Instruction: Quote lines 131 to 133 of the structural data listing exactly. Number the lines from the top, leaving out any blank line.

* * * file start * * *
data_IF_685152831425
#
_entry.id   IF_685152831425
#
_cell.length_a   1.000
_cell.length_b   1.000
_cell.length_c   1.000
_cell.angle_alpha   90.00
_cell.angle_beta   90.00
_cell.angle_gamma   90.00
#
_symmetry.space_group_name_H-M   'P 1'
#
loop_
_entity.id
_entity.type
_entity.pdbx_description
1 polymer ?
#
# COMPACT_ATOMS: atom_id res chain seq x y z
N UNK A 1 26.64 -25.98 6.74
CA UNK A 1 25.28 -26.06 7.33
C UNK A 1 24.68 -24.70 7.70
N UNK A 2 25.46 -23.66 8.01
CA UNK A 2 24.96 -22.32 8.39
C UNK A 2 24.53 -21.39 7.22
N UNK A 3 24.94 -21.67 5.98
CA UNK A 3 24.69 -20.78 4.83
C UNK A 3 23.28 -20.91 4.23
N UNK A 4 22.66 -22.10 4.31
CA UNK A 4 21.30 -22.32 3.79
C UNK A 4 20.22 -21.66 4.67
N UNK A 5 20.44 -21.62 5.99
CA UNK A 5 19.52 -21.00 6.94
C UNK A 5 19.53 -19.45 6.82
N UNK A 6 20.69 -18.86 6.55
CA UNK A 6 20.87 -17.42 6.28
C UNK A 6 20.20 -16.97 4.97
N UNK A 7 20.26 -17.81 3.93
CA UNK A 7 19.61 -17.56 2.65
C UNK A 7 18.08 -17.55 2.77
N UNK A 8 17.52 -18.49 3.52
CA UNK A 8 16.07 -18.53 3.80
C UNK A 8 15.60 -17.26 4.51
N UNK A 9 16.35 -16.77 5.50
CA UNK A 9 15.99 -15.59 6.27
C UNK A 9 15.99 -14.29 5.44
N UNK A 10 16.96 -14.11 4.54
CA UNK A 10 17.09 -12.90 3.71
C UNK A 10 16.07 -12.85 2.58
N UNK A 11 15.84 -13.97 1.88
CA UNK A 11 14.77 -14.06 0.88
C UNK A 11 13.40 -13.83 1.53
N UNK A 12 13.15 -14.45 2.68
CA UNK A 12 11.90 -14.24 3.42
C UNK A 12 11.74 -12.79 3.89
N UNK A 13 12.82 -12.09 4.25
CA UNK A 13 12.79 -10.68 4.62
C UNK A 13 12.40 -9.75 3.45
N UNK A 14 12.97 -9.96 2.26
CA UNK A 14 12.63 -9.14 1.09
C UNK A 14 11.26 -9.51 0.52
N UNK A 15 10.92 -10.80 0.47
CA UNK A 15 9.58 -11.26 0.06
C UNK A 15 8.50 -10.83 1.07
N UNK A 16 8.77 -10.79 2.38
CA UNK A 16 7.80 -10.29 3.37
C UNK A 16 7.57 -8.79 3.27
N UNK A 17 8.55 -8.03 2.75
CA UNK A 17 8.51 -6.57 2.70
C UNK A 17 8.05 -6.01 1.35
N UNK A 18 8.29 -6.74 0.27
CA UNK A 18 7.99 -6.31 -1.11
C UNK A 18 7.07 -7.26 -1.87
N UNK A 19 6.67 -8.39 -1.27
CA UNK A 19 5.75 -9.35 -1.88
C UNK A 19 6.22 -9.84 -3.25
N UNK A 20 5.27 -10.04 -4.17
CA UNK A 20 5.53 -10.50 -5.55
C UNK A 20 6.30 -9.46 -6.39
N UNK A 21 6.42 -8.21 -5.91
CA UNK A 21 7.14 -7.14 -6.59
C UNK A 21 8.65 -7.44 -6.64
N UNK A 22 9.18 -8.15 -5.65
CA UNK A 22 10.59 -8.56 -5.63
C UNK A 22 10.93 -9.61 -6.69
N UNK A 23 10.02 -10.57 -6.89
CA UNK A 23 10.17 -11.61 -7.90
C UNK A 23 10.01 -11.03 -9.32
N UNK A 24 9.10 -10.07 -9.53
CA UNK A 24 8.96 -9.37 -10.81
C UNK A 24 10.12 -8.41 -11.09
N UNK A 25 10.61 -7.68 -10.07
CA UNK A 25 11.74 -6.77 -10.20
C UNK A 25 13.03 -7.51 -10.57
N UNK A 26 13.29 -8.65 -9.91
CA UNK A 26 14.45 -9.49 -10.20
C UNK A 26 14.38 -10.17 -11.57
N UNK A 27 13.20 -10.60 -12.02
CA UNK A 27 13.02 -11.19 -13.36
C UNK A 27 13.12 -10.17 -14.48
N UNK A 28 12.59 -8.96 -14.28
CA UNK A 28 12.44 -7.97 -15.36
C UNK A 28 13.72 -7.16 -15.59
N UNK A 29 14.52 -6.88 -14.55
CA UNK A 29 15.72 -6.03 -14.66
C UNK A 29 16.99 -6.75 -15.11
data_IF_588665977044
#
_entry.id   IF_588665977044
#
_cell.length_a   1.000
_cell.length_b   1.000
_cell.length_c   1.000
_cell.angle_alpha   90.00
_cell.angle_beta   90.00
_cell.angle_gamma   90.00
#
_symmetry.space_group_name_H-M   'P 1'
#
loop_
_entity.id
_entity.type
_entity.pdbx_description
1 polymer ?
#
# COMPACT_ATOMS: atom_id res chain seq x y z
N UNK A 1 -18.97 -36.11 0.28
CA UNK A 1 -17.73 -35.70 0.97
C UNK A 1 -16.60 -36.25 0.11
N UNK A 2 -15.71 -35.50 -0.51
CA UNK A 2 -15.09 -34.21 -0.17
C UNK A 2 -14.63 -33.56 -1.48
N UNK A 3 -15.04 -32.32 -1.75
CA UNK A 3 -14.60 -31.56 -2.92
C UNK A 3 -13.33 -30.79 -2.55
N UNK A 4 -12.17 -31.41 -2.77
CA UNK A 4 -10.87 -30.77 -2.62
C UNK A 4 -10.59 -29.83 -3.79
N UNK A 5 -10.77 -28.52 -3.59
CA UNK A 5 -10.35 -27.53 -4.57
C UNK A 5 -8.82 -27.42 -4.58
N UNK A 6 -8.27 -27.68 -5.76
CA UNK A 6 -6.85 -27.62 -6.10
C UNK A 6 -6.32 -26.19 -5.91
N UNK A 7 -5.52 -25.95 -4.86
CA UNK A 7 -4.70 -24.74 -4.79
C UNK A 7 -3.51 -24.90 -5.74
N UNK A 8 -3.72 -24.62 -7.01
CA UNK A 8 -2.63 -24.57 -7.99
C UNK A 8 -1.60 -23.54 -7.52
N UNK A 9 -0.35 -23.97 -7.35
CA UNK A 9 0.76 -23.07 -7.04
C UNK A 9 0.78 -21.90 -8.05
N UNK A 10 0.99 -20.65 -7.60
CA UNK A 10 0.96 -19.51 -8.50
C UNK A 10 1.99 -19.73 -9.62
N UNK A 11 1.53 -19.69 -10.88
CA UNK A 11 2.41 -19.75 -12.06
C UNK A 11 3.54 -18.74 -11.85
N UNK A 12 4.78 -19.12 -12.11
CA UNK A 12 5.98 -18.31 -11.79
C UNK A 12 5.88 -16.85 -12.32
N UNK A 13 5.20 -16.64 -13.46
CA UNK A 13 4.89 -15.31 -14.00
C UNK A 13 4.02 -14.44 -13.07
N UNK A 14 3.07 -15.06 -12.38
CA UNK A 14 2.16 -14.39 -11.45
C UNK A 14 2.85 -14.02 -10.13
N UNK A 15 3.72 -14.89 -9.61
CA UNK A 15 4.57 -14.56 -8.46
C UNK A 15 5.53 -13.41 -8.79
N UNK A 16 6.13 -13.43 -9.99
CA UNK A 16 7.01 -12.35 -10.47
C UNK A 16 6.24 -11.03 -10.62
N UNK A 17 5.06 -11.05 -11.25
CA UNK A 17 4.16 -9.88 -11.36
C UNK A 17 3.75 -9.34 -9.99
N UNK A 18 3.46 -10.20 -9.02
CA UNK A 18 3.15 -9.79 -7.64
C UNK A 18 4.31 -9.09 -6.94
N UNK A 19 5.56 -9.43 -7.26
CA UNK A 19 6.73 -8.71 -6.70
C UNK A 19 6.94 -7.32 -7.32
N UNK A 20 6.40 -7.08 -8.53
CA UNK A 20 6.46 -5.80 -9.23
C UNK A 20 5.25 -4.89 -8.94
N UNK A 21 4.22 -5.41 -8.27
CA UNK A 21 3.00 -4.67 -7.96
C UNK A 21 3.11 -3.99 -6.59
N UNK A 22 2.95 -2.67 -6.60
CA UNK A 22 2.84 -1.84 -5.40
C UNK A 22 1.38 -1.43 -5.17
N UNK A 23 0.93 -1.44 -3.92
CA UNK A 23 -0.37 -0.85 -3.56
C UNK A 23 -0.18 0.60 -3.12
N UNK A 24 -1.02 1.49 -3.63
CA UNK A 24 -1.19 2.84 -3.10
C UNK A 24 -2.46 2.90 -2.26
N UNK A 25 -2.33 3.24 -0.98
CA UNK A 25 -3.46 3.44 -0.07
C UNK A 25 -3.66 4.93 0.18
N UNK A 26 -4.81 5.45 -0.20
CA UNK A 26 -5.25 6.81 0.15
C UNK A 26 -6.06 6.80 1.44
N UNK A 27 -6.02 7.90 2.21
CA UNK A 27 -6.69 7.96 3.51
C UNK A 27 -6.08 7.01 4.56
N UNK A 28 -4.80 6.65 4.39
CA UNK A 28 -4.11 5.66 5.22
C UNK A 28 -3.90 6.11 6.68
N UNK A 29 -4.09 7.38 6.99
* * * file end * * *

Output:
N UNK A 2 -15.71 -35.50 -0.51
CA UNK A 2 -15.09 -34.21 -0.17
C UNK A 2 -14.63 -33.56 -1.48